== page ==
University of Derby’s radiography reporting education programme resumes

Following an extended pause, the bone densitometry course and DXA reporting module are expected to begin again in January 2024

Published: 17 November 2023 Students

The University of Derby (UoD) has announced that its radiography education programme, postgraduate bone densitometry reporting, has resumed, as has the dual energy X-ray absorptiometry (DXA) reporting module.

The courses were forced to go on pause for a number of years but are currently accepting applications for a new cohort of students set to start in January 2024.

UoD expects “significant demand” for the programme now, and advises prospective students to visit their website for more information.

'A systematic approach'

The bone densitometry course will increase students’ knowledge in the fields of fracture prevention, through osteoporosis diagnosis and management, with the DXA reporting module providing in-depth knowledge of technical applications.

“We’ll encourage you to use a systematic approach in both your theoretical appraisal of research and your reporting of bone mineral density results,” the UoD said. “You’ll focus on patient management and develop the skills needed to work at an advanced practice level, recognising areas for change and improvement that will enhance your practice.”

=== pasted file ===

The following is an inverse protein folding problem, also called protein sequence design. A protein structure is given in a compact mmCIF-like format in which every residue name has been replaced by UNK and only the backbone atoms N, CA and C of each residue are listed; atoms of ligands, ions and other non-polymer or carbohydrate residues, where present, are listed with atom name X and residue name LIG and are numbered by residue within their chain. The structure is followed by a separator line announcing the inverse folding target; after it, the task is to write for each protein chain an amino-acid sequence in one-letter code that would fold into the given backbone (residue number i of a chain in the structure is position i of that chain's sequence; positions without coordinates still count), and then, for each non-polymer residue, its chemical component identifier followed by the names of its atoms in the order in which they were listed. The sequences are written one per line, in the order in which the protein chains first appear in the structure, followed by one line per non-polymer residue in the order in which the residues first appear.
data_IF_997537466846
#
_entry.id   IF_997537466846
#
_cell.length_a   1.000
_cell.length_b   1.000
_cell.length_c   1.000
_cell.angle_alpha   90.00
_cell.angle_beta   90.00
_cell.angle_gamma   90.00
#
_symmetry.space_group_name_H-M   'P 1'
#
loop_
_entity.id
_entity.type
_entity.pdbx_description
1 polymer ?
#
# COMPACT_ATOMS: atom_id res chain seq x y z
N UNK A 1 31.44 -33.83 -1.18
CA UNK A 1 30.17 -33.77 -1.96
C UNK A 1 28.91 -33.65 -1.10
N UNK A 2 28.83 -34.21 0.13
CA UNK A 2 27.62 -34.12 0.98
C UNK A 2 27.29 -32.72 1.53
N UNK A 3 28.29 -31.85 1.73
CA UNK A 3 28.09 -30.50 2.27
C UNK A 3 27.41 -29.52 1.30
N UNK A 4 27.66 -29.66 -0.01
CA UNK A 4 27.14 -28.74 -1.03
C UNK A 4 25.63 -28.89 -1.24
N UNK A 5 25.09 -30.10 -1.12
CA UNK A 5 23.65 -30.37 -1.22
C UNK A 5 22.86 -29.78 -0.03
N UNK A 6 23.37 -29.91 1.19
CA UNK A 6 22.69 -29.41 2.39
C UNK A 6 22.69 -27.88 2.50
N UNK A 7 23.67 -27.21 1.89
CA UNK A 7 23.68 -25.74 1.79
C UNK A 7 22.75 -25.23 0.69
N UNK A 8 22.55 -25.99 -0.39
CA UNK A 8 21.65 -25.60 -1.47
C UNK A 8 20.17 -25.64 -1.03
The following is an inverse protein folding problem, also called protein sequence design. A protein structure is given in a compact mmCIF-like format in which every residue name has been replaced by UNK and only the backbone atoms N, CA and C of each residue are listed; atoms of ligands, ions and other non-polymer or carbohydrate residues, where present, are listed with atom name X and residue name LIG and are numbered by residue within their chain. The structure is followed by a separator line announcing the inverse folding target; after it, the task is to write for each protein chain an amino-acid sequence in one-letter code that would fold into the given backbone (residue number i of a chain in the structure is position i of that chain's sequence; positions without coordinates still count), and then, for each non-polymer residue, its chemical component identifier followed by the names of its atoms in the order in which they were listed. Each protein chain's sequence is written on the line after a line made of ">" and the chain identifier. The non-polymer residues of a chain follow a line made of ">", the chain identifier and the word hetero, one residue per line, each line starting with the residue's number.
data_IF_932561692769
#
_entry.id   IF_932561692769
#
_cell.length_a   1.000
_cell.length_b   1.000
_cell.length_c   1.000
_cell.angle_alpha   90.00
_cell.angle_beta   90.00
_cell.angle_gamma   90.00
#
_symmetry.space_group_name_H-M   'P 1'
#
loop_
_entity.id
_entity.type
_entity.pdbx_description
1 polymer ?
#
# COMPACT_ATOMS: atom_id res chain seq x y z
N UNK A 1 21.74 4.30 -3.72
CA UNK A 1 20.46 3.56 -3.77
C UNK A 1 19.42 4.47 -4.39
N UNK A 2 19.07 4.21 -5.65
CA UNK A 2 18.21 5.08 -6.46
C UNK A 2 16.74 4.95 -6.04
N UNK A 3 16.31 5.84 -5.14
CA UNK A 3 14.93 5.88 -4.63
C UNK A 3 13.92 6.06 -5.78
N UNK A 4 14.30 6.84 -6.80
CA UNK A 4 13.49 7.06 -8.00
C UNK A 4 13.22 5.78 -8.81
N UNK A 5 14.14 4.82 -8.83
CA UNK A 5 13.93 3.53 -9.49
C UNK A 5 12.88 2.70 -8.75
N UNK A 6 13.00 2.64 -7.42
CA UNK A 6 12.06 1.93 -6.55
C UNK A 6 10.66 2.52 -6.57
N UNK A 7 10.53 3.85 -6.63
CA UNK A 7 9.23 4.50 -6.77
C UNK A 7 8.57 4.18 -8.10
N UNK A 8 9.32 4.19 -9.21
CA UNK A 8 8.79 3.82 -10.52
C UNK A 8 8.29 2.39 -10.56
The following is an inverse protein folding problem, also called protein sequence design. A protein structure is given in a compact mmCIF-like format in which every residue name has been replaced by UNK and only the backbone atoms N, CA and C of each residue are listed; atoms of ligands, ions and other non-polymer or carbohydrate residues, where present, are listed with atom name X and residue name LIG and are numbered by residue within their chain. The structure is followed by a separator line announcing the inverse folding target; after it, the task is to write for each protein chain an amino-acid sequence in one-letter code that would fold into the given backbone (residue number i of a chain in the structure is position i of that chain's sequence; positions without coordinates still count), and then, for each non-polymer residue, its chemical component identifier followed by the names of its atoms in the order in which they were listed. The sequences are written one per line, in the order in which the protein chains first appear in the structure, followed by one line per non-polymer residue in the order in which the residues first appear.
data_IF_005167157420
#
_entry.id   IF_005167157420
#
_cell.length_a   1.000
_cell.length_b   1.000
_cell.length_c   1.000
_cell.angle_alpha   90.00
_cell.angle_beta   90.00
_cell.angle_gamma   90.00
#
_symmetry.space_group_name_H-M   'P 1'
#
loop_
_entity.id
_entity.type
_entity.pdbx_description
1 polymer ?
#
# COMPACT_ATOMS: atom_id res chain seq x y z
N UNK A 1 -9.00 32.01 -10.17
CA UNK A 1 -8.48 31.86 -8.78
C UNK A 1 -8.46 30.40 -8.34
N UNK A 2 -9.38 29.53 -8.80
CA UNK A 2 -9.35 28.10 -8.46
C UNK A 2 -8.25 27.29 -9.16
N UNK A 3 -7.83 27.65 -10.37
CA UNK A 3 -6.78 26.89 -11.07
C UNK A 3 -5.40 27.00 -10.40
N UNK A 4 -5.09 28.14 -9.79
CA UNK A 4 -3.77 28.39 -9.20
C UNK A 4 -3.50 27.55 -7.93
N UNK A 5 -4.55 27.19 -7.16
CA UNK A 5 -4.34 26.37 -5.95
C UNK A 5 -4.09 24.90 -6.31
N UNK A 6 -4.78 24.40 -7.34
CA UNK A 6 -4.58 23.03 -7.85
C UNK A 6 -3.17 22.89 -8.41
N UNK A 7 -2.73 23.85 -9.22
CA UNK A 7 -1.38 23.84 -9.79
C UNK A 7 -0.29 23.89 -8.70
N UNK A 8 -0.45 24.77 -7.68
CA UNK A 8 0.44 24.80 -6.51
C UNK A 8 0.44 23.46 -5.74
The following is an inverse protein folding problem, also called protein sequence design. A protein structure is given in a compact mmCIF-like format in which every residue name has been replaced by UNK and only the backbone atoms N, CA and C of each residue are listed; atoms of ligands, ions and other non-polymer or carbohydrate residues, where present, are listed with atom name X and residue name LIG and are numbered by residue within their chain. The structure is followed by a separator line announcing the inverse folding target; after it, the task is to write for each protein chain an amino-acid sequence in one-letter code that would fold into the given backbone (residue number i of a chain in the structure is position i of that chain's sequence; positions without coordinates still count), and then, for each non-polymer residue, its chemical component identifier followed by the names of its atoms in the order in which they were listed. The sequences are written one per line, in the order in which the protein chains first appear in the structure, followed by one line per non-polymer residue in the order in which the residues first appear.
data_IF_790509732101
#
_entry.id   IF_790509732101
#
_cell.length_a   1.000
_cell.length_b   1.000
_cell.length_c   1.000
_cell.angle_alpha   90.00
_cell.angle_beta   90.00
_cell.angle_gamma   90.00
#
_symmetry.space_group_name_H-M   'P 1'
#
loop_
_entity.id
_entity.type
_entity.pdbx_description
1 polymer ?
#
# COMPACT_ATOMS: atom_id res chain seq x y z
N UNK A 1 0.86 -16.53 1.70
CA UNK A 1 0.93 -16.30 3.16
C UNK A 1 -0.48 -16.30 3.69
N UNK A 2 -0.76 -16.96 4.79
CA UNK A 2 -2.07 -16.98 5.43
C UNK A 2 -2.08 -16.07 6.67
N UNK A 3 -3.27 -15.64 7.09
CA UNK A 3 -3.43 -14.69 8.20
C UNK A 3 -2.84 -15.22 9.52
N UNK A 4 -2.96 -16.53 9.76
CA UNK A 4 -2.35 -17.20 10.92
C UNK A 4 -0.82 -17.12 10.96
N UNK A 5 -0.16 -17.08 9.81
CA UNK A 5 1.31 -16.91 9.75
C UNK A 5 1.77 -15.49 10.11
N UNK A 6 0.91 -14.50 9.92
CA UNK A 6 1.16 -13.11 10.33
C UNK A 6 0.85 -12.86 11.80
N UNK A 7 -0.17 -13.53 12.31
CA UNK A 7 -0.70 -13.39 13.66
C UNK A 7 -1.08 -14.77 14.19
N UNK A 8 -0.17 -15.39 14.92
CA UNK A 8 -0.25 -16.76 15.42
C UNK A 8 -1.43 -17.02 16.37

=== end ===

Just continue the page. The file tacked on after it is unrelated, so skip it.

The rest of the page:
The course also emphasises the importance of skills required to develop and lead projects and services, as well as granting them the opportunity to study with people from different professions. This will help them to advance their understanding of osteoporosis and bone densitometry reporting across a wide range of health care settings, the UoD added.

Reporting with confidence and consistency

During this course students are expected to develop a portfolio of reports and extended case studies, while being taught by staff who are health care professionals and have worked in a range of roles within the management of fracture risk.

Upon completion of the course, students will be able to “confidently establish standards of practice in [their] workplace.”

They will also be able to: consistently report on adult DXA images to a recognised clinical standard, incorporating diagnostic, technical and patient management aspects; independently provide a critical analysis and interpretation of management decisions on DXA images; and review the role of vertebral fracture assessment.

Students should apply directly to the university, with applications open now for the course to begin in January.